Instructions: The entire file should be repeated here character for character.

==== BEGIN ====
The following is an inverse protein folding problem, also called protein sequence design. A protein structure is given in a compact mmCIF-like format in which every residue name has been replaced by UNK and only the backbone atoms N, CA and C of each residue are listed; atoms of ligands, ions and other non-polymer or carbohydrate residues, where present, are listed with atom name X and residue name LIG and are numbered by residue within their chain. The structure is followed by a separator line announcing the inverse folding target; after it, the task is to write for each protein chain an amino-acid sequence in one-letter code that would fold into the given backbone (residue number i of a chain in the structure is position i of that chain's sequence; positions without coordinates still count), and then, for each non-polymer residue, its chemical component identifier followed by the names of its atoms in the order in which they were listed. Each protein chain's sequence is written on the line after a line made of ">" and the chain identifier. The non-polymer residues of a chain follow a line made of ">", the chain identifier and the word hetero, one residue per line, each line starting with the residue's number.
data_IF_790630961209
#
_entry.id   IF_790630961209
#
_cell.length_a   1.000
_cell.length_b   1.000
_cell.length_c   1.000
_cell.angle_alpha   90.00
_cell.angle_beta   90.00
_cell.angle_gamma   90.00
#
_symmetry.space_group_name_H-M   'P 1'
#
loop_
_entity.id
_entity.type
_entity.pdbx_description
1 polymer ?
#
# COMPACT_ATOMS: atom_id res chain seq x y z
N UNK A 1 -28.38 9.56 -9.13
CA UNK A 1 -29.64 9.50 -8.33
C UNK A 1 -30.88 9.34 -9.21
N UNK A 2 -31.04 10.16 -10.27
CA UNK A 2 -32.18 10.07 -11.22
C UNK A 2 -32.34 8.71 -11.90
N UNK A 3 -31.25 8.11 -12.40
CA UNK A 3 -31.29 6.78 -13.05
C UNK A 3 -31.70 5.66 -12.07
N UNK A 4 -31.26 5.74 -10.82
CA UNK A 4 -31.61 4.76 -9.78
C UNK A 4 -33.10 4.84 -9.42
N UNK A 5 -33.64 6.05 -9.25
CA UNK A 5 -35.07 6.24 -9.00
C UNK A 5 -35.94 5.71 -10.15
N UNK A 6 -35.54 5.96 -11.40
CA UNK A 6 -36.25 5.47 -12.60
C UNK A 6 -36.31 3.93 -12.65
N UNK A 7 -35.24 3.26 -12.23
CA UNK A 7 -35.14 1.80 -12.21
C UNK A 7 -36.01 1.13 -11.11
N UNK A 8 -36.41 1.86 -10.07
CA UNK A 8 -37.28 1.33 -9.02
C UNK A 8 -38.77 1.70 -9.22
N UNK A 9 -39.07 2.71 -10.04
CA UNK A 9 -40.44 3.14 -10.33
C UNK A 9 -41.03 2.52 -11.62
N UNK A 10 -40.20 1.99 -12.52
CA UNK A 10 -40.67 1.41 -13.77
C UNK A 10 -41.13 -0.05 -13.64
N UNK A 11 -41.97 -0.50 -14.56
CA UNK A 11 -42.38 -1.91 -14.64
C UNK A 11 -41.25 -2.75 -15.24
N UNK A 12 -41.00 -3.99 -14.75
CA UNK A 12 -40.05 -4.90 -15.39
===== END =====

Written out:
The following is an inverse protein folding problem, also called protein sequence design. A protein structure is given in a compact mmCIF-like format in which every residue name has been replaced by UNK and only the backbone atoms N, CA and C of each residue are listed; atoms of ligands, ions and other non-polymer or carbohydrate residues, where present, are listed with atom name X and residue name LIG and are numbered by residue within their chain. The structure is followed by a separator line announcing the inverse folding target; after it, the task is to write for each protein chain an amino-acid sequence in one-letter code that would fold into the given backbone (residue number i of a chain in the structure is position i of that chain's sequence; positions without coordinates still count), and then, for each non-polymer residue, its chemical component identifier followed by the names of its atoms in the order in which they were listed. Each protein chain's sequence is written on the line after a line made of ">" and the chain identifier. The non-polymer residues of a chain follow a line made of ">", the chain identifier and the word hetero, one residue per line, each line starting with the residue's number.
data_IF_790630961209
#
_entry.id   IF_790630961209
#
_cell.length_a   1.000
_cell.length_b   1.000
_cell.length_c   1.000
_cell.angle_alpha   90.00
_cell.angle_beta   90.00
_cell.angle_gamma   90.00
#
_symmetry.space_group_name_H-M   'P 1'
#
loop_
_entity.id
_entity.type
_entity.pdbx_description
1 polymer ?
#
# COMPACT_ATOMS: atom_id res chain seq x y z
N UNK A 1 -28.38 9.56 -9.13
CA UNK A 1 -29.64 9.50 -8.33
C UNK A 1 -30.88 9.34 -9.21
N UNK A 2 -31.04 10.16 -10.27
CA UNK A 2 -32.18 10.07 -11.22
C UNK A 2 -32.34 8.71 -11.90
N UNK A 3 -31.25 8.11 -12.40
CA UNK A 3 -31.29 6.78 -13.05
C UNK A 3 -31.70 5.66 -12.07
N UNK A 4 -31.26 5.74 -10.82
CA UNK A 4 -31.61 4.76 -9.78
C UNK A 4 -33.10 4.84 -9.42
N UNK A 5 -33.64 6.05 -9.25
CA UNK A 5 -35.07 6.24 -9.00
C UNK A 5 -35.94 5.71 -10.15
N UNK A 6 -35.54 5.96 -11.40
CA UNK A 6 -36.25 5.47 -12.60
C UNK A 6 -36.31 3.93 -12.65
N UNK A 7 -35.24 3.26 -12.23
CA UNK A 7 -35.14 1.80 -12.21
C UNK A 7 -36.01 1.13 -11.11
N UNK A 8 -36.41 1.86 -10.07
CA UNK A 8 -37.28 1.33 -9.02
C UNK A 8 -38.77 1.70 -9.22
N UNK A 9 -39.07 2.71 -10.04
CA UNK A 9 -40.44 3.14 -10.33
C UNK A 9 -41.03 2.52 -11.62
N UNK A 10 -40.20 1.99 -12.52
CA UNK A 10 -40.67 1.41 -13.77
C UNK A 10 -41.13 -0.05 -13.64
N UNK A 11 -41.97 -0.50 -14.56
CA UNK A 11 -42.38 -1.91 -14.64
C UNK A 11 -41.25 -2.75 -15.24
N UNK A 12 -41.00 -3.99 -14.75
CA UNK A 12 -40.05 -4.90 -15.39